Fitzsimon File

Monday numbers

Numbers_type400

228,000—amount in dollars the state has paid HHS adviser Joe Hauck in 2013 for a special services contract (“Adviser to NC DHHS secretary made $228,000 in eight months,” Raleigh News & Observer, September 5, 2013)

310,000—amount in dollars of the cap on compensation in Hauck’s contract, which runs through November 30 (Ibid)

11,750—amount in dollars that Hauck and his wife contributed to the 2012 campaign of Governor Pat McCrory (“State health agency gave big contract to Wos acquaintance,” WRAL-TV, September 6, 2013)

8—number of months Hauck since began his personal services contract with HHS after taking a leaving from New Breed Logistics, a High Point Company at which the CEO is Louis DeJoy, husband of HHS Secretary Aldona Wos (Ibid)

216,000—amount in dollars employees of New Breed Logistics and their families contributed to 2012 campaign of Governor Pat McCrory (Ibid)

25,000—amount in dollars that New Breed Logistics gave to the Republican Governors Association which supported McCrory’s 2012 campaign (Ibid)

105,000—amount in dollars that the state has paid Charlotte management consultant Carol Ransone for a special services contract since February (“Other DHHS contractor made $ 100,000 in six months,” The Progressive Pulse, September 6)

100—amount in dollars that HHS rules set as a maximum for hourly rate for personal services for doctors (Ibid)

75—amount in dollars that HHS rules set as a maximum for hourly rate for personal services for attorneys (Ibid)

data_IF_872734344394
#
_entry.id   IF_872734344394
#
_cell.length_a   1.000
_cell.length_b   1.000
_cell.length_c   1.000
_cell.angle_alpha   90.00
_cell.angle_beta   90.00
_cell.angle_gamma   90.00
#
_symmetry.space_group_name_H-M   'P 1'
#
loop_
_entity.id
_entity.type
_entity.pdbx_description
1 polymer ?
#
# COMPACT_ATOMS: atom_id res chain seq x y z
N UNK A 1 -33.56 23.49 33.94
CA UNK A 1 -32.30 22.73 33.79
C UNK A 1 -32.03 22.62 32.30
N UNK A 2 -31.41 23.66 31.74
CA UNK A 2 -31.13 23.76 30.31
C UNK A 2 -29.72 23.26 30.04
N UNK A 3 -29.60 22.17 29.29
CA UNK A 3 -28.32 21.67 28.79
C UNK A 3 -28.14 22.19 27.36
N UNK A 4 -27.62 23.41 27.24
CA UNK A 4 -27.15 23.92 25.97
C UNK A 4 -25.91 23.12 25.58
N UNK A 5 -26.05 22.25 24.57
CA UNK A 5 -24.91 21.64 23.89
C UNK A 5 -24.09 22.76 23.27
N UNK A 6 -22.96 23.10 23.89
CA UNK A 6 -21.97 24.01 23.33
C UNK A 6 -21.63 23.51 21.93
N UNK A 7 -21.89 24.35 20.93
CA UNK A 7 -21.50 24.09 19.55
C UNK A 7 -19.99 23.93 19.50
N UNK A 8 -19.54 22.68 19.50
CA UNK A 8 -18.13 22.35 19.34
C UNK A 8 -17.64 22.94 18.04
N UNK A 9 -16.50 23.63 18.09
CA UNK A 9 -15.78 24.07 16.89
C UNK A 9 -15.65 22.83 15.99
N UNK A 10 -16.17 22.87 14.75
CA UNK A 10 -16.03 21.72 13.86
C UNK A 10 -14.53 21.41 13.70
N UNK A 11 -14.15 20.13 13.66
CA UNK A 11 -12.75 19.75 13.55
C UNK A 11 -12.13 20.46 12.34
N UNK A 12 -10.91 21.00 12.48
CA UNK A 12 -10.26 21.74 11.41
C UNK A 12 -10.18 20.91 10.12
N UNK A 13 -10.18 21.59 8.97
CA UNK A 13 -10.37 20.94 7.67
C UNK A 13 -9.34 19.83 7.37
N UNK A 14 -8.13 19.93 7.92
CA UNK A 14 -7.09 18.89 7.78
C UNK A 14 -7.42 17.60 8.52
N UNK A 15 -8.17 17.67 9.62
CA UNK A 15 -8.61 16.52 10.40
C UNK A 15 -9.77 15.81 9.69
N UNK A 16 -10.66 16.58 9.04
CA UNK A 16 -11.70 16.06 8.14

50—amount in dollars that HHS rules set as a maximum for hourly rate for personal services for consultants (Ibid)

90—amount in dollars per hour that HHS has paid Charlotte management consultant Carol Ransone under a special services contract since February (Ibid)

125—amount in dollars per hour that HHS has paid adviser Joe Hauck in 2013 for a special services since February (Ibid)

62—number of days after Governor Pat McCrory took the oath of office in January that he issued a memo directing state agencies to hold salary increases, limit purchases and reduce travel to cover the state’s Medicaid liabilities.” (Press Release, Office of Governor Pat McCrory, March 8, 2013)

24—number of days after the release of the memo freezing salaries that two 24-year-old former employees of McCrory’s campaign now working at HHS received raises of $23,000 and $22,500 respectively (“Big pay hikes in DHHS leadership team,” The Progressive Pulse, April 14, 2013)

30,800—amount in dollars of starting salary of teacher in North Carolina public schools (Ibid)

15—number of years a teacher must work in North Carolina public schools to earn $40,000 a year (Ibid)

0—amount in dollars of the raise for teachers in the budget passed by the General Assembly and signed by   Governor McCrory (Ibid)

10—percentage pay boost for teachers who earn master’s degrees that was eliminated this year by the budget passed by the General Assembly and signed by Governor McCrory (“N.C. teacher pay stranded by shifts in education laws,” Charlotte Observer, August 17, 2013)

280—total number of employees at HHS who received raises after the March 8 memo from Governor McCrory directing agencies to hold the line on salary increases (“Hefty raises at DHHS raise question of qualifications,” WRAL-TV,  August 16, 2013)

166,000—amount in dollars the Renew North Carolina Foundation, a political group with close ties to McCrory, recently spent buying television time for 60-second ads beginning Monday, September 9 (“McCrory affinity group going on the air,” WRAL-TV, September 6, 2013)